We're speaking here of people who get virtually all their news from the shock-and-awe tabloid weeklies, AM-radio talk shows, and television news programs which, because of marketplace pressure, aim low in order to reach the widest possible audience, resulting in short programs with lots of commercials, weather, sports, and entertainment. These news sources don't necessarily have to explicitly state the above falsehoods to produce such distorted views; they need only channel to their audience a continuous stream of statements from the government and conservative "experts" justifying the war and demonizing Saddam Hussein as if they were neutral observers; ignore contrary views except when an expert is on hand to ridicule them and label them "conspiracy theories"; and never put it all together in a coherent enlightening manner. This constant drip-drip of one- sided information, from sources who can be described as stenographers for the powers-that-be, can produce any benighted variety of the human species.

One company, Clear Channel, owns 1,200 US radio stations and sponsored "Rallies for America" which promoted the White House plan to attack Iraq.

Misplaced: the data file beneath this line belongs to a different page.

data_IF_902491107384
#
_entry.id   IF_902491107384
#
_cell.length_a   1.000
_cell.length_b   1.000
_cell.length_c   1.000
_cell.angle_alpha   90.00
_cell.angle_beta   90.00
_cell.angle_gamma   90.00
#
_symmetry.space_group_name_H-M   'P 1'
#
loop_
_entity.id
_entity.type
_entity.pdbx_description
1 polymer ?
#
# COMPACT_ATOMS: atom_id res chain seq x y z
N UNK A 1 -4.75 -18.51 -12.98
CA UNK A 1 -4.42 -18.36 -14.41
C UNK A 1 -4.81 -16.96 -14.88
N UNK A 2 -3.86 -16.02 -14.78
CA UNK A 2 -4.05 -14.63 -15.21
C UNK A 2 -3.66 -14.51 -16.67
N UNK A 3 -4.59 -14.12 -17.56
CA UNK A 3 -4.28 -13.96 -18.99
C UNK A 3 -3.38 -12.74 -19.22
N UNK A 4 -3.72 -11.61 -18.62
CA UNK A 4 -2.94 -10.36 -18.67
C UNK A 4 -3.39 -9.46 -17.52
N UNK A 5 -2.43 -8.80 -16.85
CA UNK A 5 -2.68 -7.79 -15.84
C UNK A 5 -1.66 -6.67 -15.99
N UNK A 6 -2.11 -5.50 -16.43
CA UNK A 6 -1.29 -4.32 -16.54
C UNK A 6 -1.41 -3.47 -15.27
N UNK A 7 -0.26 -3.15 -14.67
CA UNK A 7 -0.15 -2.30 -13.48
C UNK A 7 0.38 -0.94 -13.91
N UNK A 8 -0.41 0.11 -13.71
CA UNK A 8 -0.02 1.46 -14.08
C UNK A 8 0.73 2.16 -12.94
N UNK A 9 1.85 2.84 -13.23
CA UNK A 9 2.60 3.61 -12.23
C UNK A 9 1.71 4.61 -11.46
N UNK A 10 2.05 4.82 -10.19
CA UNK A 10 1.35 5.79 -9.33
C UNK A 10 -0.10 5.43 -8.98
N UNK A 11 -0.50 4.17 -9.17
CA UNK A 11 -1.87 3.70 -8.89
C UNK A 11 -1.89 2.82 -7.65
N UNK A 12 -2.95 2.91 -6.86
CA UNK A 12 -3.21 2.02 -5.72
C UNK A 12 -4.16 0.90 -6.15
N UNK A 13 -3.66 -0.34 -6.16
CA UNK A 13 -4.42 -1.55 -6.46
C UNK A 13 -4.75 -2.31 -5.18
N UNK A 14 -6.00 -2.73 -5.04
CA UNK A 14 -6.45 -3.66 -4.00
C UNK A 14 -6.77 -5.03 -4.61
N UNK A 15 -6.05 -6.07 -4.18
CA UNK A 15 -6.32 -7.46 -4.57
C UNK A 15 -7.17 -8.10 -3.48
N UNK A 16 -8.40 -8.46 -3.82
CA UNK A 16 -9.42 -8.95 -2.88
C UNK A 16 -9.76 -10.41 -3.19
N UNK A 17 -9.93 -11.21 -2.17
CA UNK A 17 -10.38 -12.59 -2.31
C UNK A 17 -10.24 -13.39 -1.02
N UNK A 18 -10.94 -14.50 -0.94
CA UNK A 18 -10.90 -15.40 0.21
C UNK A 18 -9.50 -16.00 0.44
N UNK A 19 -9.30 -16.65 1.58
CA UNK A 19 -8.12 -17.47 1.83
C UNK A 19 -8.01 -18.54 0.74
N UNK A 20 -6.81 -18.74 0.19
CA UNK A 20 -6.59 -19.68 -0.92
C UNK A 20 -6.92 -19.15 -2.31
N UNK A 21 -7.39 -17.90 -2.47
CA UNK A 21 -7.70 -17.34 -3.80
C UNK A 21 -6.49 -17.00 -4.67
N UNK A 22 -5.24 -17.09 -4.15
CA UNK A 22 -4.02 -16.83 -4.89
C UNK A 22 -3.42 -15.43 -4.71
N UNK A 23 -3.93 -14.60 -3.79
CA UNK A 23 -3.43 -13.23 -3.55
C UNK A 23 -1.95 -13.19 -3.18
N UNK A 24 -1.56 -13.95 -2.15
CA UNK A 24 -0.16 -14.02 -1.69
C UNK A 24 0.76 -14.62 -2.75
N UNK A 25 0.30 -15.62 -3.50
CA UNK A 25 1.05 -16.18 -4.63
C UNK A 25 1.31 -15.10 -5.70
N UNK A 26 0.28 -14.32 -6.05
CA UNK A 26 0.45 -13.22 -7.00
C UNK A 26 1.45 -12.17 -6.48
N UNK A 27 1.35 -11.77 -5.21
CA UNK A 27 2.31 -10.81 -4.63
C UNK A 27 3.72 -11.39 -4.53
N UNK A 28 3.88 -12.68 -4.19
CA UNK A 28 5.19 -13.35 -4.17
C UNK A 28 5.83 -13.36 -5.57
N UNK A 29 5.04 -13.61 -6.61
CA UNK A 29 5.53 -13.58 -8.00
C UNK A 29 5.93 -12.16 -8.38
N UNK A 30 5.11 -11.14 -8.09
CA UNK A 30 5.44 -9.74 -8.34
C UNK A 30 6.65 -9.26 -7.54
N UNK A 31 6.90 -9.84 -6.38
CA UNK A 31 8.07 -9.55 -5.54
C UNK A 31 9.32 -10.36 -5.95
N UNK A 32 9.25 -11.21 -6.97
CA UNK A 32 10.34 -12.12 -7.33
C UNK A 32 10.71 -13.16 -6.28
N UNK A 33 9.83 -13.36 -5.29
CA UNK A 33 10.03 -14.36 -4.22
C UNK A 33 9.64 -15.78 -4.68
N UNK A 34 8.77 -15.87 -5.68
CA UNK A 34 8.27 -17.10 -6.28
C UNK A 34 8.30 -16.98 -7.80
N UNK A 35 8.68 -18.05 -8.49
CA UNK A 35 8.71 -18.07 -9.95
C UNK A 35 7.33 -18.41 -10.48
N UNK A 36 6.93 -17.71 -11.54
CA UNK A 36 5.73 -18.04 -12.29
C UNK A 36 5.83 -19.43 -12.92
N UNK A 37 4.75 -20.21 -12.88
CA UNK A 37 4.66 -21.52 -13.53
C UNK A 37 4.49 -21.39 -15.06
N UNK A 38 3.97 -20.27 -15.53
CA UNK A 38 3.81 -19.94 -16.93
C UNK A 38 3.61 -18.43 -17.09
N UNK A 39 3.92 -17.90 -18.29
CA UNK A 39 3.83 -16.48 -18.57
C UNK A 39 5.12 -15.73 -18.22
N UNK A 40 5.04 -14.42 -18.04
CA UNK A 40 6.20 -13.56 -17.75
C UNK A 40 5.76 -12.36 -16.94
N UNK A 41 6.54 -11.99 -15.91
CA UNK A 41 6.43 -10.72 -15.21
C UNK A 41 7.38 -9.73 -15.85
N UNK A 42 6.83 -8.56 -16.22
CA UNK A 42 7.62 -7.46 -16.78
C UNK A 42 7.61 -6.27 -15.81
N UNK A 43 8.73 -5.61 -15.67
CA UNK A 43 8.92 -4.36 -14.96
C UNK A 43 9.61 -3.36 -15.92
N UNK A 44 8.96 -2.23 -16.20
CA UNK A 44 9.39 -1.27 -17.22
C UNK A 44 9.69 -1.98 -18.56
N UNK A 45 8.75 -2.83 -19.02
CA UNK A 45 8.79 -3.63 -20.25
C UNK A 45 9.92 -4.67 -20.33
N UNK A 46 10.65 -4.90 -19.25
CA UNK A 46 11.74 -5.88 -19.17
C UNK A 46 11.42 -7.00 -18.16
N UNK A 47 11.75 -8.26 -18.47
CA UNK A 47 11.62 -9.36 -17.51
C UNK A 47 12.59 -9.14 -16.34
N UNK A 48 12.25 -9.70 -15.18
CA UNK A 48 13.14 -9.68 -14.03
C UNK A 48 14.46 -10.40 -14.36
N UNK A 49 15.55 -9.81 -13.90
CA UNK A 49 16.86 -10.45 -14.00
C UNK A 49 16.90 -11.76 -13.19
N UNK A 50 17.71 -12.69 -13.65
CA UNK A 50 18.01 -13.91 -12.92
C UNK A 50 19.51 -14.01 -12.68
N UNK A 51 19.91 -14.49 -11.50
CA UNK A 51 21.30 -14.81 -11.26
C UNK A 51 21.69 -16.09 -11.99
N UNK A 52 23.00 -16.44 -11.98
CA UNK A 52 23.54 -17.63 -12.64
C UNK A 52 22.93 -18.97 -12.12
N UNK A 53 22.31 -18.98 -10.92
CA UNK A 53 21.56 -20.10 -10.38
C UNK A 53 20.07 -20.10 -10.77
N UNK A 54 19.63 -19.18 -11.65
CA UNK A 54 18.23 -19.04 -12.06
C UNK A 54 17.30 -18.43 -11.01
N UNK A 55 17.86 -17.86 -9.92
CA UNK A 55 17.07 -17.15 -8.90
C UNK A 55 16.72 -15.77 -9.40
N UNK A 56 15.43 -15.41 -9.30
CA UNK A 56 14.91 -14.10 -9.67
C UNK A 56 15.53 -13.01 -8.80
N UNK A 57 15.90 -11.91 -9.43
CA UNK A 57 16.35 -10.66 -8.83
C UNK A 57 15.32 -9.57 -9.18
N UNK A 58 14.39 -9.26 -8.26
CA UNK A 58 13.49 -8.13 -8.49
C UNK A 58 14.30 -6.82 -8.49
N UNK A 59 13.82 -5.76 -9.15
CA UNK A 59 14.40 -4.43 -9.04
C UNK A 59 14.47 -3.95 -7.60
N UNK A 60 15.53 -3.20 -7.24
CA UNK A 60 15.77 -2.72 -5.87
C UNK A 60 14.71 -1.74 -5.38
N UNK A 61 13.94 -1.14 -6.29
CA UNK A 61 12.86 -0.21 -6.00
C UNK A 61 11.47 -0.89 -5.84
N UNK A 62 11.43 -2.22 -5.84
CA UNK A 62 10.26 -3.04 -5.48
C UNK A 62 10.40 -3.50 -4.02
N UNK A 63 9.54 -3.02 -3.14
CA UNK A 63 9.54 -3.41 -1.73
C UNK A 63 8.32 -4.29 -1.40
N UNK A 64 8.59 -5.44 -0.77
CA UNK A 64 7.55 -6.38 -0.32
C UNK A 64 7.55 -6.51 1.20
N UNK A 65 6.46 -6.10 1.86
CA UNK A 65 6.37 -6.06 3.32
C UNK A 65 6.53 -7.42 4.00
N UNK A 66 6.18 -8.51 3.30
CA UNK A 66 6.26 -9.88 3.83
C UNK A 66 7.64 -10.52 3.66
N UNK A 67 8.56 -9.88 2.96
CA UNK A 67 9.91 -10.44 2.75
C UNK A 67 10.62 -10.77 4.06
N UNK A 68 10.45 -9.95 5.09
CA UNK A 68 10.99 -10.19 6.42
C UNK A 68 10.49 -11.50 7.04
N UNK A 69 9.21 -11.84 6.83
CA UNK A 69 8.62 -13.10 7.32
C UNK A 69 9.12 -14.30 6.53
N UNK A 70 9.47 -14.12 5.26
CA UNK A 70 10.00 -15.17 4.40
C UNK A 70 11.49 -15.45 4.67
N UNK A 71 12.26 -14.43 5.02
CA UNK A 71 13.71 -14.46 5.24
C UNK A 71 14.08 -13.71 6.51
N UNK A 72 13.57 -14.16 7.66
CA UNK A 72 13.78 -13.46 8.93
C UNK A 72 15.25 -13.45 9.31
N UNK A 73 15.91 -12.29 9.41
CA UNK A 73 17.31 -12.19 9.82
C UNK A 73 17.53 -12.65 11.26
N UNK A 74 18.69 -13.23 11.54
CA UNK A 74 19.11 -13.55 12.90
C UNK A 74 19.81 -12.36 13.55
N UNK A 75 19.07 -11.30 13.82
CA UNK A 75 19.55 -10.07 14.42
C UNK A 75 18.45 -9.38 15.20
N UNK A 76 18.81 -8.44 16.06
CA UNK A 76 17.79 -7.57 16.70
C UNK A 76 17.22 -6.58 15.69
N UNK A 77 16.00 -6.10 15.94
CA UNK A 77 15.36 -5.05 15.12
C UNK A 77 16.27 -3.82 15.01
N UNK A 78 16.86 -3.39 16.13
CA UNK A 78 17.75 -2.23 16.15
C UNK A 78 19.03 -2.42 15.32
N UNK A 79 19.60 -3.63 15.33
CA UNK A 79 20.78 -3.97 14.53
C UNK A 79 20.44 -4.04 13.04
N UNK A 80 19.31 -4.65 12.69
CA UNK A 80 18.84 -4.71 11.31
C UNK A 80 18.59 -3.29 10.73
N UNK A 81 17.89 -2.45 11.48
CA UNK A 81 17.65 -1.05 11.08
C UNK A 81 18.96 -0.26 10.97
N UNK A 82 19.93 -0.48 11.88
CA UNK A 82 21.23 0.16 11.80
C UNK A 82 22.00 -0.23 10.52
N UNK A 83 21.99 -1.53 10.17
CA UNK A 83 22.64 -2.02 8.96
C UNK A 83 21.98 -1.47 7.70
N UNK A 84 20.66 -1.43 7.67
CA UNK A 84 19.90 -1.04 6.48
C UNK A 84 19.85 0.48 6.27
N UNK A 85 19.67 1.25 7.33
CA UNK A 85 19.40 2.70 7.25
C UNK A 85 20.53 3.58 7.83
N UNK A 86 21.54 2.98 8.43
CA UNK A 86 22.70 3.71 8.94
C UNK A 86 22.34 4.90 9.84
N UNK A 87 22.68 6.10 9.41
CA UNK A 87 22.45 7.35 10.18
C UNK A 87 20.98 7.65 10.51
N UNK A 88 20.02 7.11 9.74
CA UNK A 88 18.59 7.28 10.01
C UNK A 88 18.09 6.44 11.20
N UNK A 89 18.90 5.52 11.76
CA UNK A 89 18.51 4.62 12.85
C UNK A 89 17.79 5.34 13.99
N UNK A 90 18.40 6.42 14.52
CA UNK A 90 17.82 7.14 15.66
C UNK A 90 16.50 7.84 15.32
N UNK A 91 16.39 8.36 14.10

Many Americans, whether consciously or unconsciously, actually pride themselves on their ignorance. It reflects their break with the overly complicated intellectual tradition of "old Europe". It's also a source of satisfaction that they have a president who's no smarter than they are. They could be happy under totalitarianism, might well come to prefer it, and may be helping to advance it in the United States even as you read this.

This, then, is a significant segment of the target audience of the American anti-war movement, which has the unenviable task of winning hearts and mindless.

"Mit der Dummheit kampfen Gotter selbst vergebens," wrote Friedrich Schiller. "With stupidity even the gods struggle in vain."

... amongst the developed nations, the United States is the worst place to be a worker, or sick, or seeking a university education; or, in the land of the two million incarcerated, to be a defendant.

Freeing the World to Death